Thursday, September 2, 2010
High Court Declines to Intervene in San Francisco Term-Limits Dispute
By a MetNews Staff Writer
The California Supreme Court yesterday declined to review a First District Court of Appeal ruling barring a San Francisco supervisor from running for re-election due to term limits.
By a vote of 6-0, with Justice Ming Chin recused, the high court—at its weekly conference in San Francisco—left standing a ruling last week by the First District’s Div. Two in Arntz v. Superior Court (Alioto-Pier), 10 S.O.S. 5033. The decision upheld the city’s interpretation of its charter and its decision not to accept Michaela Alioto-Pier’s nomination papers.
San Francisco Superior Court Judge Peter Busch had ruled that Alioto-Pier—who was appointed to fill a vacancy, then elected to complete her predecessor’s term, then elected to a full term—could run for one more term. But the Court of Appeal ruled Aug. 24 that Busch misinterpreted Sec. 2.101 of the city’s charter.
Sec. 2.101 reads in part:
“No person elected or appointed as a Supervisor may serve as such for more than two successive four-year terms. Any person appointed to the office of Supervisor to complete in excess of two years of a four-year term shall be deemed, for the purpose of this section, to have served one full term. No person having served two successive four‑year terms may serve as a Supervisor, either by election or appointment, until at least four years after the expiration of the second successive term in office.”
Alioto-Pier is a member of a legal and political dynasty in the city, founded by her grandfather, Joseph Alioto, a two-term mayor and a leading antitrust attorney. She is married to attorney Thomas Pier, and her aunt, Angela Alioto, was also a supervisor and now heads her own law firm in the city.
Alioto-Pier, who was an aide to then-Vice President Al Gore and a candidate for California secretary of state, was appointed to the Board of Supervisors by Mayor Gavin Newsom in 2004 to fill the seat that Newsom gave up after winning the city’s top job in November of that year.
She won a November 2005 election for the last year of Newsom’s term, representing a district that includes Pacific Heights and the city’s Marina neighborhood., and then won elected to a four-year term in 2006.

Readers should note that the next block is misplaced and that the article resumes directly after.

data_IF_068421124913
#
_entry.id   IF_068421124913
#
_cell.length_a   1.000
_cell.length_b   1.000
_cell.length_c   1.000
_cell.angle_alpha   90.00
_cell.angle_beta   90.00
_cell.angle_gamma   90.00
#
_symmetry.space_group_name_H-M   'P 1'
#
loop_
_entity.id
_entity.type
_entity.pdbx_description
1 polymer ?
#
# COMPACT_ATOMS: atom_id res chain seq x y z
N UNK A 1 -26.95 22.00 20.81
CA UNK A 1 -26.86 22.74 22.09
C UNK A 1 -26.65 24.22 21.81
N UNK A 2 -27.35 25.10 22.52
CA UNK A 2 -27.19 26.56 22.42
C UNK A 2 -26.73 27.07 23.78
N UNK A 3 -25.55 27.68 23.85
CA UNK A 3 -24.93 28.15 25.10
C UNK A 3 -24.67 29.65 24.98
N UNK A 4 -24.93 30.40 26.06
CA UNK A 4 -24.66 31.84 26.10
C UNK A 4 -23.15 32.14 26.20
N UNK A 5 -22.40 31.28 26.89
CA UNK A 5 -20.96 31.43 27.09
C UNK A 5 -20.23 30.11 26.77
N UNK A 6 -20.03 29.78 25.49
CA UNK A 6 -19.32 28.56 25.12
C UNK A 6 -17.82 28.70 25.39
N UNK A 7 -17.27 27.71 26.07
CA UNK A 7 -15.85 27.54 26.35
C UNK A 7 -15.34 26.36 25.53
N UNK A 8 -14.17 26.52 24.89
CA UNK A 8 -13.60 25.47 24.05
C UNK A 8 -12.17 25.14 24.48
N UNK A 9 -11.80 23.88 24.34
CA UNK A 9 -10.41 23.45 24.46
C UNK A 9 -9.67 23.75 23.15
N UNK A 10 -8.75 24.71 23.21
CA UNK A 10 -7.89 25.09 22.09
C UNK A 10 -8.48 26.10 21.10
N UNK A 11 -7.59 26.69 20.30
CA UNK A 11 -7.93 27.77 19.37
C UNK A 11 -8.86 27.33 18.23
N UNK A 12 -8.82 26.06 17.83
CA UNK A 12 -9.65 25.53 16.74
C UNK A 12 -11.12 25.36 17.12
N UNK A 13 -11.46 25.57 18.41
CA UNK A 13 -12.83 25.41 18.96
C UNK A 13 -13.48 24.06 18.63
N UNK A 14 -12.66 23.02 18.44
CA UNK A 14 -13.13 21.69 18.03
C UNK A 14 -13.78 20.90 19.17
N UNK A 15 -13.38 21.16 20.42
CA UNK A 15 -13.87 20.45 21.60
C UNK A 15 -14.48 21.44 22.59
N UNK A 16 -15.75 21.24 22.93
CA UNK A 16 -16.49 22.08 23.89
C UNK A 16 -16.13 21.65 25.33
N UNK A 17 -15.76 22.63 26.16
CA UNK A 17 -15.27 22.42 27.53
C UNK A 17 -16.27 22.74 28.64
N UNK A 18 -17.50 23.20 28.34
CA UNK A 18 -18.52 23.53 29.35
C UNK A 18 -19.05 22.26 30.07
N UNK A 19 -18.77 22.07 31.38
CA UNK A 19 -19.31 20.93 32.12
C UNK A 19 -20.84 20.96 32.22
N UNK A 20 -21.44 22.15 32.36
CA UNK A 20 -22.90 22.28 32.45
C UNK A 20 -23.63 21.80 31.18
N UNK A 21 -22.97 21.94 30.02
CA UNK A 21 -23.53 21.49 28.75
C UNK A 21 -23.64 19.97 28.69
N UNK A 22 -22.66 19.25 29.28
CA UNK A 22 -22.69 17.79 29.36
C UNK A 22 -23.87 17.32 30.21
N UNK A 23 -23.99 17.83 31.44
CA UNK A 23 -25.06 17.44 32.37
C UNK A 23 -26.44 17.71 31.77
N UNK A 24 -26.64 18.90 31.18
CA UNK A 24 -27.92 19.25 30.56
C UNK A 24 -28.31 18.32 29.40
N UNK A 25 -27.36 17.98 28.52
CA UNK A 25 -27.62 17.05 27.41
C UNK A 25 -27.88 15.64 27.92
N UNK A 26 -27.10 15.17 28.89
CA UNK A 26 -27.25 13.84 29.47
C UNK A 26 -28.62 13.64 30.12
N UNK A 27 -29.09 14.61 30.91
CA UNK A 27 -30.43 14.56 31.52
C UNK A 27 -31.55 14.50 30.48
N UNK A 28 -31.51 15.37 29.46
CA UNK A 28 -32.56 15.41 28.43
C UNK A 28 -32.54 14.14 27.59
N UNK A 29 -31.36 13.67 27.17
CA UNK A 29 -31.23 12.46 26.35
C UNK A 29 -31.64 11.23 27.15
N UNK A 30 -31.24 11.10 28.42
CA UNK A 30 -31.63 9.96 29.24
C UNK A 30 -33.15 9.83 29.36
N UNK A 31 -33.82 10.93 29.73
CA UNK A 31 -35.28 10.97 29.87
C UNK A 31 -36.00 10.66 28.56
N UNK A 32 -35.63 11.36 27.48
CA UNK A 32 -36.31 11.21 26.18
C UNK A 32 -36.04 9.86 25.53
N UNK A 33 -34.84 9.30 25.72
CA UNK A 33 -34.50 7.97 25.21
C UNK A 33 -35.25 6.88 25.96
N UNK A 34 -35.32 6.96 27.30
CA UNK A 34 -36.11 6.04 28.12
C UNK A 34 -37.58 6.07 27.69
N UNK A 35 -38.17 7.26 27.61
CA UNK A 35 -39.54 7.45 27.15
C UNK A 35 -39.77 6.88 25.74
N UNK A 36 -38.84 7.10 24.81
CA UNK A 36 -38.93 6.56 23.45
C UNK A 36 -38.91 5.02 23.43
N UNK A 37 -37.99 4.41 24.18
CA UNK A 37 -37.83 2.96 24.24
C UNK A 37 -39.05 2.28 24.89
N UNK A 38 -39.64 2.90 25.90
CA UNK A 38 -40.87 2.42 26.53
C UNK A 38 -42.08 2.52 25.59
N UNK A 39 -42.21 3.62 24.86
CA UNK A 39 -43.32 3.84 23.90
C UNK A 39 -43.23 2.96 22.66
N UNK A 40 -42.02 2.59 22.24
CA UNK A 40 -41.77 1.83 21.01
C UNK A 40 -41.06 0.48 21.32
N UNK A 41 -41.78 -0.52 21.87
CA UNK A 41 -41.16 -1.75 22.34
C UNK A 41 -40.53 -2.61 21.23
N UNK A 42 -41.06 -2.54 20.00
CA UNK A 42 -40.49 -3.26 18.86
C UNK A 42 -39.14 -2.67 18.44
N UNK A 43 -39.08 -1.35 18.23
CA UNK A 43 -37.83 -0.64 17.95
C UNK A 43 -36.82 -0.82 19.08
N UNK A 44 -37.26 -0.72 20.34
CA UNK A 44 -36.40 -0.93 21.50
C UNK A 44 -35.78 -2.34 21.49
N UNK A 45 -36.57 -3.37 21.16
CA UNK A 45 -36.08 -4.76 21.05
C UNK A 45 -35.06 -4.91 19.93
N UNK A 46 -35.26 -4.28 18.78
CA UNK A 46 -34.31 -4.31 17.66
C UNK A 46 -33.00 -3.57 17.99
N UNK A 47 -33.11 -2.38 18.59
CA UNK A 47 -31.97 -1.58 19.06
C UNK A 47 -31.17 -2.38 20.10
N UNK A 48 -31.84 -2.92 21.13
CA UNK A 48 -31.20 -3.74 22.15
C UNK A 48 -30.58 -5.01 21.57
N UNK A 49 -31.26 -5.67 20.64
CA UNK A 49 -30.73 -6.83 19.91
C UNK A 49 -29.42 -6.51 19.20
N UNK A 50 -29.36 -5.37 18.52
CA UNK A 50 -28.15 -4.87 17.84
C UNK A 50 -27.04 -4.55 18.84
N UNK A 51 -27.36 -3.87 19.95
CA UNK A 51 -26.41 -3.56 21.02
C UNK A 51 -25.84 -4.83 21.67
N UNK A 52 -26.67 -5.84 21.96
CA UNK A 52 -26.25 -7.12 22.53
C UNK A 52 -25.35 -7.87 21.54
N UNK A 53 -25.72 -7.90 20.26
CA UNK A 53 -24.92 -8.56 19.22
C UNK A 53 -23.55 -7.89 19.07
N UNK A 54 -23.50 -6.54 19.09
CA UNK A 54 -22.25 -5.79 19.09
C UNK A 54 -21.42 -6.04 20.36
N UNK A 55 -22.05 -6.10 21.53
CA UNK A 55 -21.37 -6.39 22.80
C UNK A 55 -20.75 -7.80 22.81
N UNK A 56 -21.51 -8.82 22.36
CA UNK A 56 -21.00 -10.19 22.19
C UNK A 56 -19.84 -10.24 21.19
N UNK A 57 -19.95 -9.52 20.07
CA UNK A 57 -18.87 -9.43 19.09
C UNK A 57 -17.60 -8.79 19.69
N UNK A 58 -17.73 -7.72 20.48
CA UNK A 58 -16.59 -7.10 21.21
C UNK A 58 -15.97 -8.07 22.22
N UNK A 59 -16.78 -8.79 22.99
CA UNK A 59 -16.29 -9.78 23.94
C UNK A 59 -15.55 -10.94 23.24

After dropping her candidacy for state insurance commissioner earlier this year, she attempted to file papers to run for another term on the November ballot. City Attorney Dennis Herrera advised election officials to reject the filing, reasoning that because she had served three years of Newsom’s term, the “rounding up” provision applied and she was limited to one full term.
Busch disagreed, accepting the supervisor’s reasoning that because she had served only one year by appointment—before being elected to serve the last two years of Newsom’s term—the rounding up provision did not apply and she could serve two full terms.
But Justice James Richman, writing for the Court of Appeal, said that interpretation “would eviscerate section 2.101.” The rounding up provision, read in conjunction with the term limits provision as a whole, establishes that voters did not intend to allow a supervisor to serve 11 years, as Alioto-Pier was attempting to do, the justice said.
In other conference action, the court agreed to review the Fourth District, Div. Three’s ruling in Parks v. MBNA America Bank, N.A., 184 Cal.App.4th 652, filed May 12,that Civil Code Sec. 1748.9—which requires credit card issuers who extend credit in the form of convenience checks to disclose certain information on the front of such checks—is not preempted by federal banking law.
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